RALEIGH, NC – Ending one of the longest and strangest pursuits of a European prospect in recent memory, the Bruins finally announced on Saturday that they’d signed the elusive Carl Soderberg to a three-year deal, with an annual cap hit of $1 million, and he has officially been cleared by the NHL to return to Boston.
Soderberg will join the team on Wednesday after getting his US work visa in order, and is eligible to jump into the Bruins lineup at any point during the regular season and the playoffs.
The Swedish International Hockey Federation had attempted to step in and block Soderberg’s contract so he could play for his home country in the upcoming World Championships, but the NHL correctly ruled that his new contract with the Bruins – and satisfactory buyout terms for his association with SEL team Linkoping – superseded any petty demands from the SIHF.
Soderberg is eligible for the Stanley Cup playoffs now that he’s been signed prior to the end of the regular season, and could be a big help to a Bruins team always looking for some size and offense. He had 31 goals and 60 points in 54 Swedish Elite League games this season, and brings a 6-foot-3, 210-pound frame into the mix along with a set of skills that has scouts drooling. “He’s a big body, and he’s a really good shot too,” said Bruins general manager Peter Chiarelli. “He could definitely help us.”
Soderberg will clearly add to Boston’s depth for their upcoming playoff run, but expectations should be modest for the 27-year-old given the super-sized expectations and hype that have turned him into a cult hero with diehard Bruins fans over the years.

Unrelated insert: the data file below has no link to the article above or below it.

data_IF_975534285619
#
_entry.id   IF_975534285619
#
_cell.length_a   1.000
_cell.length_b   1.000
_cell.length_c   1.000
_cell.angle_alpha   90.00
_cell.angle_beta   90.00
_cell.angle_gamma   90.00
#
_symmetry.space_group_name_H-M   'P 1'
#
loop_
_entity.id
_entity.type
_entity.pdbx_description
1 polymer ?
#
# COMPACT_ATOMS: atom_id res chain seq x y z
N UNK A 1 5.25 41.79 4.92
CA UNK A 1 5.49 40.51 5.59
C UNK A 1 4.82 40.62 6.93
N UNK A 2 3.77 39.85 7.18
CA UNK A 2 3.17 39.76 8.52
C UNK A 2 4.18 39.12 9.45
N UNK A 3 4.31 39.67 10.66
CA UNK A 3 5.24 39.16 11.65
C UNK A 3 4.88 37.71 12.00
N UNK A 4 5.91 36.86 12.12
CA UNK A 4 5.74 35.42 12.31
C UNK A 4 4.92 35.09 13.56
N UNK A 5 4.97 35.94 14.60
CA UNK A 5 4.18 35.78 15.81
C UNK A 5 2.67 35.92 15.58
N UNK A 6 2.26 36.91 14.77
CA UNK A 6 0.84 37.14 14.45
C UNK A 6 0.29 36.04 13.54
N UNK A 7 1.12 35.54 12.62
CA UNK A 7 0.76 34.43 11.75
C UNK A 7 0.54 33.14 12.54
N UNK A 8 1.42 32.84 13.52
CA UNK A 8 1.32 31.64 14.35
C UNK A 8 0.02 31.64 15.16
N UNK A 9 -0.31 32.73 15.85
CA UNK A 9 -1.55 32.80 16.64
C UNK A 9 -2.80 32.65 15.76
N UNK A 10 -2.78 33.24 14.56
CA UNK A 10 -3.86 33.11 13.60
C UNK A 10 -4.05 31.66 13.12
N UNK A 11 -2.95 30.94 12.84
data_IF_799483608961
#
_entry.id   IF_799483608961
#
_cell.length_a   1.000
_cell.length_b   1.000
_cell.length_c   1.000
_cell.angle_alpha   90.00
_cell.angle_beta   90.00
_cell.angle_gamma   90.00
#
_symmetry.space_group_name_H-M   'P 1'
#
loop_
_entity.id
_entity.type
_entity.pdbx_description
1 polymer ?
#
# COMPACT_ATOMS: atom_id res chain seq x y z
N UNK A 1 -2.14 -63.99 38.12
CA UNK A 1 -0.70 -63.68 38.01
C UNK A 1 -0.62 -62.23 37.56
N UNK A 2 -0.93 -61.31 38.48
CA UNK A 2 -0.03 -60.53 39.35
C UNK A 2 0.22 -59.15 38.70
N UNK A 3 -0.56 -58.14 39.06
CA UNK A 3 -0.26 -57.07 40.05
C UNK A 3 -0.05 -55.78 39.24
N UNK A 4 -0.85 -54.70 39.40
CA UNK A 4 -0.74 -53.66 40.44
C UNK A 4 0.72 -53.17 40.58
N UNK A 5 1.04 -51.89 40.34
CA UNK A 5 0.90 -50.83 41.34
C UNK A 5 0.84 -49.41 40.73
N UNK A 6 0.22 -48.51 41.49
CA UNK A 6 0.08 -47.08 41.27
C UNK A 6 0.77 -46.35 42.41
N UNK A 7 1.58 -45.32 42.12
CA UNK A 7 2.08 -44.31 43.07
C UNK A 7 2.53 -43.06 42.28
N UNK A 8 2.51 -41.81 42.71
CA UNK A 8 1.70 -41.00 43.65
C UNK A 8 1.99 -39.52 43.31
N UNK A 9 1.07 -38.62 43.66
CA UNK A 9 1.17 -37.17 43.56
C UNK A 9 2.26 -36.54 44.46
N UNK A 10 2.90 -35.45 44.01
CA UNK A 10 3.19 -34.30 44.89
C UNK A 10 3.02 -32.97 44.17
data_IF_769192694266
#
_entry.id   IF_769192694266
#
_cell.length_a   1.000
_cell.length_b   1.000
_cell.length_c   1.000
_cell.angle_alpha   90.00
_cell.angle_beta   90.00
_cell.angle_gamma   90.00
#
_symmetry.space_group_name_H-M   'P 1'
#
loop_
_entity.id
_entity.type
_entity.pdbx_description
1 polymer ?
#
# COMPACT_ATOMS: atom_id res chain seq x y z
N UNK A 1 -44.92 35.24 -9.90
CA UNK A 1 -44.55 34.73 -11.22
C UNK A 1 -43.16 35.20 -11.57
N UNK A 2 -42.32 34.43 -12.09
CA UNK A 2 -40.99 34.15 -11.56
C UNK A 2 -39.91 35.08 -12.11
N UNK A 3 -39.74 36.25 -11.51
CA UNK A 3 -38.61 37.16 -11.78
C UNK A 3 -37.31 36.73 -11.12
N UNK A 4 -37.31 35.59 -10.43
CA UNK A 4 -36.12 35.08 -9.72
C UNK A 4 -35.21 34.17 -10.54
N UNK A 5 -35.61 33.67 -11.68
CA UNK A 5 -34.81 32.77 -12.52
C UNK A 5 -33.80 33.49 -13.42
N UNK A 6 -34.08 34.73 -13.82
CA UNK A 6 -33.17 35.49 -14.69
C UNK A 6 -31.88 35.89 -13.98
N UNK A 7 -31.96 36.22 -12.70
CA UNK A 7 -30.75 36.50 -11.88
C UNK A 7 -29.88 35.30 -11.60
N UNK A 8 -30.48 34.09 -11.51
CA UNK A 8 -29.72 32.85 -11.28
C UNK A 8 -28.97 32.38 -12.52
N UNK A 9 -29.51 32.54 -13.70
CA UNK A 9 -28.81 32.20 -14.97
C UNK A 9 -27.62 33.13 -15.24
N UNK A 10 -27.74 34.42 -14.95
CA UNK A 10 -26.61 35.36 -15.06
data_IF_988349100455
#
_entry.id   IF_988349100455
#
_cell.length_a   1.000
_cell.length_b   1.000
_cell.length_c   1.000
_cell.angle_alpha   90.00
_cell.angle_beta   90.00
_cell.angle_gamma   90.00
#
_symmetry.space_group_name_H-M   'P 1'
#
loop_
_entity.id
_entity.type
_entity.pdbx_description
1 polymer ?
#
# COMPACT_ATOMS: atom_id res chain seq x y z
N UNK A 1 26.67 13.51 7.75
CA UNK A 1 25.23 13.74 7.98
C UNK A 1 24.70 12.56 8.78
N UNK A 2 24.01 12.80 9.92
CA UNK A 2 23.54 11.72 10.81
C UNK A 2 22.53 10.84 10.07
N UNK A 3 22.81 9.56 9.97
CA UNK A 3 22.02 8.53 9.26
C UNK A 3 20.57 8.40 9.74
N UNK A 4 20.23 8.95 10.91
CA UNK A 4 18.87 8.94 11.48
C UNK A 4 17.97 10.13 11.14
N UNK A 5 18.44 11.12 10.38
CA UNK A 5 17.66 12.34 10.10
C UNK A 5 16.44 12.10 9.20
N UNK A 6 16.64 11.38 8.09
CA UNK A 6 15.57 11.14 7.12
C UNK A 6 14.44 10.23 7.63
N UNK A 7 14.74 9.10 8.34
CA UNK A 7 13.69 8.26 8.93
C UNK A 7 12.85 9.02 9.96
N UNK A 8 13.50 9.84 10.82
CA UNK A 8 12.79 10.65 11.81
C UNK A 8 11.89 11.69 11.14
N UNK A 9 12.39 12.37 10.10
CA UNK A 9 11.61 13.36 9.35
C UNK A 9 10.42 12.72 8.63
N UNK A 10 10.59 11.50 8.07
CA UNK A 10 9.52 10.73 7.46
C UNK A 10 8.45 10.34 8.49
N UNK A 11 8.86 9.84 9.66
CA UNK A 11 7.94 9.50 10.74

It could take a European prospect quite awhile to adjust to the demands within the NHL style of play given that he’s never played a game outside of his native Europe. The Bruins have been in hot pursuit of Soderberg since his rights were traded to Boston from the St. Louis Blues in 2006-07 in exchange for Finnish goaltender Hannu Toivonen. Soderberg had always refused to leave his native Sweden to play hockey in North America – and had even refused overtures to leave his hometown and play in the Swedish Elite League until a couple of seasons ago -- raising doubts if he ever had the desire to play in the NHL. But now the Bruins have finally brought the mythic Swedish forward to Boston for his first look in a Black-and-Gold uniform at a time when the B’s could use a few extra bodies with some offensive skill.
The quick and dirty scouting report on Soderberg: he’s a big-bodied European player that will use his large frame to protect pucks and has a quality shot and release that should produce goals at the NHL level.
He’s not the quickest skater, but should be perfectly serviceable for a big man. He did get suspended in the SEL playoffs for a cross-check to the head, but does not really have that nasty edge to his game on a regular basis. His ability to deal with bigger, stronger and meaner opponents at the NHL and his ability to adjust to North America’s smaller ice surfaces will tell the tale of how good he can be in Boston.